There were multiple strengths about this story arc that I greatly enjoyed. Of course I love where they have taken the character of Kate Kane, as back in the sixties when she was Kathy Kane she was a sexist stereotype of womanhood who was fawning over Batman like no tomorrow. So obviously I love that not only are she and Batman on tenuous terms at best, she has no romantic interest in him because she is a lesbian. I also liked her relationship with Maggie, a no nonsense detective who is trying to figure out who the mysterious Batwoman is. Maggie and Kate have a tentative romance going at first, and I enjoyed seeing them interact. As a huge fan of the La Llorona myth, having an iteration of it being the antagonist (as a ghost that is kidnapping the children of Gotham) was a neat change of pace and really intrigued me. La Llorona was legitimately scary, but also sympathetic in her own way. The other major plot line involves a mysterious group, and while it hasn’t been completely explored, it’s been set up pretty well, enough so that I’m quite interested in how this is going to develop. The artwork is also very beautiful, with lots of vibrant colors and different styles for different scenes with different tones about them. It isn’t very often that I am awestruck by artwork in comics and graphic novels, just because I don’t have an eye for art. But with “Hydrology” I was consistently impressed, sometimes having to pause just to take it all in.

My one complaint with this story arc had mainly to do with Flamebird, aka Kate’s cousin Bette. I feel that the plot line of ‘sidekick with something to prove who ultimately gets in over their head’ is one that is overdone. Bette is fine, but I had little patience for Kate underestimating her, and then Flamebird in turn overestimating herself out of anger, so when she found herself in a perilous situation I wasn’t so much worried as I was irritated. Why is it that when sidekicks have to impulsively prove themselves, it invariably goes wrong? And why did the “Batwoman” story have to go down this route when it is so original in other ways?!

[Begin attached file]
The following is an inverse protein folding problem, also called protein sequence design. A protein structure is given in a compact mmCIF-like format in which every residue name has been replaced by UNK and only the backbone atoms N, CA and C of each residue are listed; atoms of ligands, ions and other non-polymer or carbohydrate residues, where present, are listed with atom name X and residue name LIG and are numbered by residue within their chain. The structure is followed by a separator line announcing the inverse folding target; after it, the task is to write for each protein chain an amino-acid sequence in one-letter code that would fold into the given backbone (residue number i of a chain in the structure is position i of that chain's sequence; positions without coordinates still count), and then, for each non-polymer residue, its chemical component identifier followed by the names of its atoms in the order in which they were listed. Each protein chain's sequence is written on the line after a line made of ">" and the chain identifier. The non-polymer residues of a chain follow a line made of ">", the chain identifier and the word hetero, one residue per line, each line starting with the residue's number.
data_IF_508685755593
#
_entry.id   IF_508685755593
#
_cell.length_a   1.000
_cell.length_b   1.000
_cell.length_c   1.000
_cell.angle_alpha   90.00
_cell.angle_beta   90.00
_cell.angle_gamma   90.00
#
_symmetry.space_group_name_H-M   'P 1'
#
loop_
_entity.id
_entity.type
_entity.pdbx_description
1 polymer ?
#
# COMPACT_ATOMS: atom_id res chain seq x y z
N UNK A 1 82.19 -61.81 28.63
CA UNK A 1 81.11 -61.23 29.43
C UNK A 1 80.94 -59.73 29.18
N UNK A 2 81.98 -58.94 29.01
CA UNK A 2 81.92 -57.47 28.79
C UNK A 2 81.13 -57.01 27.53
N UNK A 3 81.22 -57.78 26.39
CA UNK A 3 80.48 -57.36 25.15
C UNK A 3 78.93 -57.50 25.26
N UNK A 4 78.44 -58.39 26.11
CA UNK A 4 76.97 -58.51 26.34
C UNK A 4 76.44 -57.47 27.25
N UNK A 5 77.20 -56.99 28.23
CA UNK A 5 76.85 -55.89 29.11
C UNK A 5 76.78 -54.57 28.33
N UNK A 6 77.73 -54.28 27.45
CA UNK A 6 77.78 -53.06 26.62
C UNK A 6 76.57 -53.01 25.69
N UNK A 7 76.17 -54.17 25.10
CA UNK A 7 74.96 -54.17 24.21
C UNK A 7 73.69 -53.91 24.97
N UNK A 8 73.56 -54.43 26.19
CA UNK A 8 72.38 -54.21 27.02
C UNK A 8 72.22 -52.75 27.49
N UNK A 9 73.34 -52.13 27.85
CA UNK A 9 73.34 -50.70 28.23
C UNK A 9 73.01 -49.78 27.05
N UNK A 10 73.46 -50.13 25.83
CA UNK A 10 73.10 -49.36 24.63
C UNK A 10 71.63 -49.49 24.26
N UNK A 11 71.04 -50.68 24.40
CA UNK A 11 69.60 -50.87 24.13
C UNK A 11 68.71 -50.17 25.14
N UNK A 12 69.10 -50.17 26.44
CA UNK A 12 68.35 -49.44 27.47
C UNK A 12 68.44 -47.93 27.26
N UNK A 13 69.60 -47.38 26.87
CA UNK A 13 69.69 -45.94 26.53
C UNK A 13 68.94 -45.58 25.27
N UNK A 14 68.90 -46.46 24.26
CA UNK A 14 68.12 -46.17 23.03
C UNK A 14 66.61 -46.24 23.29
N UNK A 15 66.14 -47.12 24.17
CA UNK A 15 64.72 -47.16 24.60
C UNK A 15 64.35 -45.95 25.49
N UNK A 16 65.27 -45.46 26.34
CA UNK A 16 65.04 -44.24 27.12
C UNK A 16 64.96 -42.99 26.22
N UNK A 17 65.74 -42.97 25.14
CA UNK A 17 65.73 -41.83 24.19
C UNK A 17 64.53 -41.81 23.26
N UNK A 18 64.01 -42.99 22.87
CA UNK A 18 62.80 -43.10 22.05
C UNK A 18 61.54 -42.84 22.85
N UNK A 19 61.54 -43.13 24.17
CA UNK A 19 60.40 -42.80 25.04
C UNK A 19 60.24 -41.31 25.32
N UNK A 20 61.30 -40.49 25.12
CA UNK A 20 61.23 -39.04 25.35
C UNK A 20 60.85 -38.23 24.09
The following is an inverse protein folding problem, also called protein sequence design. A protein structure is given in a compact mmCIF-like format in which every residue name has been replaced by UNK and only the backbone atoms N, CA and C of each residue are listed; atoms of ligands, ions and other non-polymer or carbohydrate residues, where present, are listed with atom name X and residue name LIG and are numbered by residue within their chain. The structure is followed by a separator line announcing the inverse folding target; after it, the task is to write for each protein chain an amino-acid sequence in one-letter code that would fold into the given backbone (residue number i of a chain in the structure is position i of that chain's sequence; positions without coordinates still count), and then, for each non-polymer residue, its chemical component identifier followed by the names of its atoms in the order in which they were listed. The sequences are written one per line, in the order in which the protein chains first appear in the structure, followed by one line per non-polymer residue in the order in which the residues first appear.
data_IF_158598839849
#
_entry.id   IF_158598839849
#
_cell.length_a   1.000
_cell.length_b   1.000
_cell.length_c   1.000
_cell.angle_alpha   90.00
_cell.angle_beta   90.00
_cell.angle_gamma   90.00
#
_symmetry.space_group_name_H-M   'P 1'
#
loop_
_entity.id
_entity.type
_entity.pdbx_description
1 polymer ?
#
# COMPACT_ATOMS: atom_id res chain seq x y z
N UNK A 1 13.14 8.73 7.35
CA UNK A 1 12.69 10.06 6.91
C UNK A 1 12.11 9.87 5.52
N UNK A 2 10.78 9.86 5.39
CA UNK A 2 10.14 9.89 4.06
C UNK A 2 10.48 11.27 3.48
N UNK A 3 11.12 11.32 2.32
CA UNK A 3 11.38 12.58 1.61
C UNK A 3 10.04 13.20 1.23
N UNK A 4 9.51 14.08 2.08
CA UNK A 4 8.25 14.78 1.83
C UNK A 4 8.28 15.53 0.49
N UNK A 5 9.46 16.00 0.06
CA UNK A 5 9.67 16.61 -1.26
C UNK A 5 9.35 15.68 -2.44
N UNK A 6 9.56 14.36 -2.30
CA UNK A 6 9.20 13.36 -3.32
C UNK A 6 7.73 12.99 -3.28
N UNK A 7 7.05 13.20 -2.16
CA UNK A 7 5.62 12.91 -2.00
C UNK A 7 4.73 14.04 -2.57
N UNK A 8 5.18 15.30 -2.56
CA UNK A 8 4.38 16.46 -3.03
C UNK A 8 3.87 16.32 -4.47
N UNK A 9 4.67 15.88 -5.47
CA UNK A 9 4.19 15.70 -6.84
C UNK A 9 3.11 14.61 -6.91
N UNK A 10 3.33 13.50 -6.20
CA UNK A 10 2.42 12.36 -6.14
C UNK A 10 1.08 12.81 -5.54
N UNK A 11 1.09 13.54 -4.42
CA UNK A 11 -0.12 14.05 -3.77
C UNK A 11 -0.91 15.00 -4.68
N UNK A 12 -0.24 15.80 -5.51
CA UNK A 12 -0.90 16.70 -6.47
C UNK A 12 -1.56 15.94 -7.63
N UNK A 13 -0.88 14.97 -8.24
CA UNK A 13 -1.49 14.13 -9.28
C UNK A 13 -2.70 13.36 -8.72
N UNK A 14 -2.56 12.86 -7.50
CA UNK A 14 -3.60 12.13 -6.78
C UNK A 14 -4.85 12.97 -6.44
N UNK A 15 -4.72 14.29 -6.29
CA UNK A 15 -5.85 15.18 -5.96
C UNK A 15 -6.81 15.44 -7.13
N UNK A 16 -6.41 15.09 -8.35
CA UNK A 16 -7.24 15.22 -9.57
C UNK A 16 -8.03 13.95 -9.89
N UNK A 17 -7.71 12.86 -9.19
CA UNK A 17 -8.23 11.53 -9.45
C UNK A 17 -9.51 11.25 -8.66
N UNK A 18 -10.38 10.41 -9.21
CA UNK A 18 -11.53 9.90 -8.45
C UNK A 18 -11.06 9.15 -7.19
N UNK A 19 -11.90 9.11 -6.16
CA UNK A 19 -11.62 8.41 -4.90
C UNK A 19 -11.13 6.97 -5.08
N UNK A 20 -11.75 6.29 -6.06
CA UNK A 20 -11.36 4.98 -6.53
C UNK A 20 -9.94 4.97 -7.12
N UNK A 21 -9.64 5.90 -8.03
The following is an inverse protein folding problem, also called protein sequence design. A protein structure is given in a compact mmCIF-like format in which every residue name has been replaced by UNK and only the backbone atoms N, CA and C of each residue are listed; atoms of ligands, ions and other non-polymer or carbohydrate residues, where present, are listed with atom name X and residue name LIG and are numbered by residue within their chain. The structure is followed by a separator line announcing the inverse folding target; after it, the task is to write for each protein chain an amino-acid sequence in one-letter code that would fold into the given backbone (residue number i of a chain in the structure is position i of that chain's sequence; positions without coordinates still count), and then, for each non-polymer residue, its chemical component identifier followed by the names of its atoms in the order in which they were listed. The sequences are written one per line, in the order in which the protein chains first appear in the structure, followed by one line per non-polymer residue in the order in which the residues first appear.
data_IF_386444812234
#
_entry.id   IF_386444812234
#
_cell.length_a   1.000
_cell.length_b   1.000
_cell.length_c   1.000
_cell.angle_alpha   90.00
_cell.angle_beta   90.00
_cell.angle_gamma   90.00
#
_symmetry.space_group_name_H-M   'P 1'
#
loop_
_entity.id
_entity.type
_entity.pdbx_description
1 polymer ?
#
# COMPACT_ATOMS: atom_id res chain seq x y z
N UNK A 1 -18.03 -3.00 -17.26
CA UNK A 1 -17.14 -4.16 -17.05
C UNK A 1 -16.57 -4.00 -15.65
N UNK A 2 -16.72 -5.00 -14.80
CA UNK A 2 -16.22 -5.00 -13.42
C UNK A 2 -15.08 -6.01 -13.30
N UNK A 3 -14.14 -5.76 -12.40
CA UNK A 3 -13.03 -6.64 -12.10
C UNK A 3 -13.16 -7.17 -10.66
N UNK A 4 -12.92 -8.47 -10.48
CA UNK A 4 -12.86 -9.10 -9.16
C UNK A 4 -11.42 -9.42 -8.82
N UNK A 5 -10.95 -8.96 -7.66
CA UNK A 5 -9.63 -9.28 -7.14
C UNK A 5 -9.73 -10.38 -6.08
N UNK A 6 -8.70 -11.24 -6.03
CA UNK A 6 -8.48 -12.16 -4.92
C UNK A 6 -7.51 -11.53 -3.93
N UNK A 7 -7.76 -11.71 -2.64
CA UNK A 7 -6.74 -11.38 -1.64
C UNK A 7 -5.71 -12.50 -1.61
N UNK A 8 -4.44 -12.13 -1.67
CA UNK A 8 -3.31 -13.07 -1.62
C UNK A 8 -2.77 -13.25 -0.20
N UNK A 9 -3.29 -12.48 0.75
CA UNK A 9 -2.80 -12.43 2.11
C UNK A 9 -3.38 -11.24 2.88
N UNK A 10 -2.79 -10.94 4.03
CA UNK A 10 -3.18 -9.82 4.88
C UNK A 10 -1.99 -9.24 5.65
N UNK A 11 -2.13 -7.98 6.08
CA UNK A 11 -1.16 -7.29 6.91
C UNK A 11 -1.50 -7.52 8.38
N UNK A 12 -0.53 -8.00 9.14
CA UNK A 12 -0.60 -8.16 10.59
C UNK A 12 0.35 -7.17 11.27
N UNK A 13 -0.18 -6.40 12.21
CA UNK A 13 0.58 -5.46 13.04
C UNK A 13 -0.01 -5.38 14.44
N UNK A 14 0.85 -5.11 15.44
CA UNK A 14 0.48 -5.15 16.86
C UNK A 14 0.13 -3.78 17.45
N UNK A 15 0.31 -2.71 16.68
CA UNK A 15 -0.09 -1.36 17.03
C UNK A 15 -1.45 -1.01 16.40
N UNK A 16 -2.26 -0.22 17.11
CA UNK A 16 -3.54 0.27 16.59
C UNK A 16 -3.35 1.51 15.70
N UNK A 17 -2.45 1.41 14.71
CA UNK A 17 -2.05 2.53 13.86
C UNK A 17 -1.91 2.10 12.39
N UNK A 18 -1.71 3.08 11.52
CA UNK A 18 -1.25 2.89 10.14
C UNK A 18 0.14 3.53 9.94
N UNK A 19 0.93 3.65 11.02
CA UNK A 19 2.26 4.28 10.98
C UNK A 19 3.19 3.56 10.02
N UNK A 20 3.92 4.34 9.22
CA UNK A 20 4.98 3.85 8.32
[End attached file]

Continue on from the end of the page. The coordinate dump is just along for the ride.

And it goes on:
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Alexa said it, we were all thinking it.

I was especially frustrated because there was a weird juxtaposition between Flamebird’s peril and a romantic interlude between Kate and Maggie. Couldn’t we have just had a lovely romantic scene without tossing in some pretty gritty and upsetting violence? It just didn’t work for me, and seeing that as of now I have no investment in Flamebird outside of Kate’s affection for her, this storyline didn’t do much for me and took me out of the book.

But overall I think that the Batwoman series is going to be strong. It’s a bummer that it ended, but I think that means that I will be able to follow it to its completion. Definitely looking forward to more Kate Kane in my reading life!

Rating 7: Beautiful artwork and coloring, and a solid start for the new and improved Batwoman. It could probably remove some of the drama with her cousin, though. 

Reader’s Advisory:

“Batwoman (Vol. 1): Hydrology” is included in these Goodreads lists: “Graphic Novels with GLBTQ Themes” and “Kickass Women in Superhero Comics”.

Find “Batwoman (Vol.1): Hydrology” at your library using WorldCat!

Serena’s Review: “Morning Star”

Morning StarBook: “Morning Star” by Pierce Brown

Publishing Info: Del Rey, February 2016

Where Did I Get this Book: The library!

Book Description from Goodreads: Darrow would have lived in peace, but his enemies brought him war. The Gold overlords demanded his obedience, hanged his wife, and enslaved his people. But Darrow is determined to fight back. Risking everything to transform himself and breach Gold society, Darrow has battled to survive the cutthroat rivalries that breed Society’s mightiest warriors, climbed the ranks, and waited patiently to unleash the revolution that will tear the hierarchy apart from within.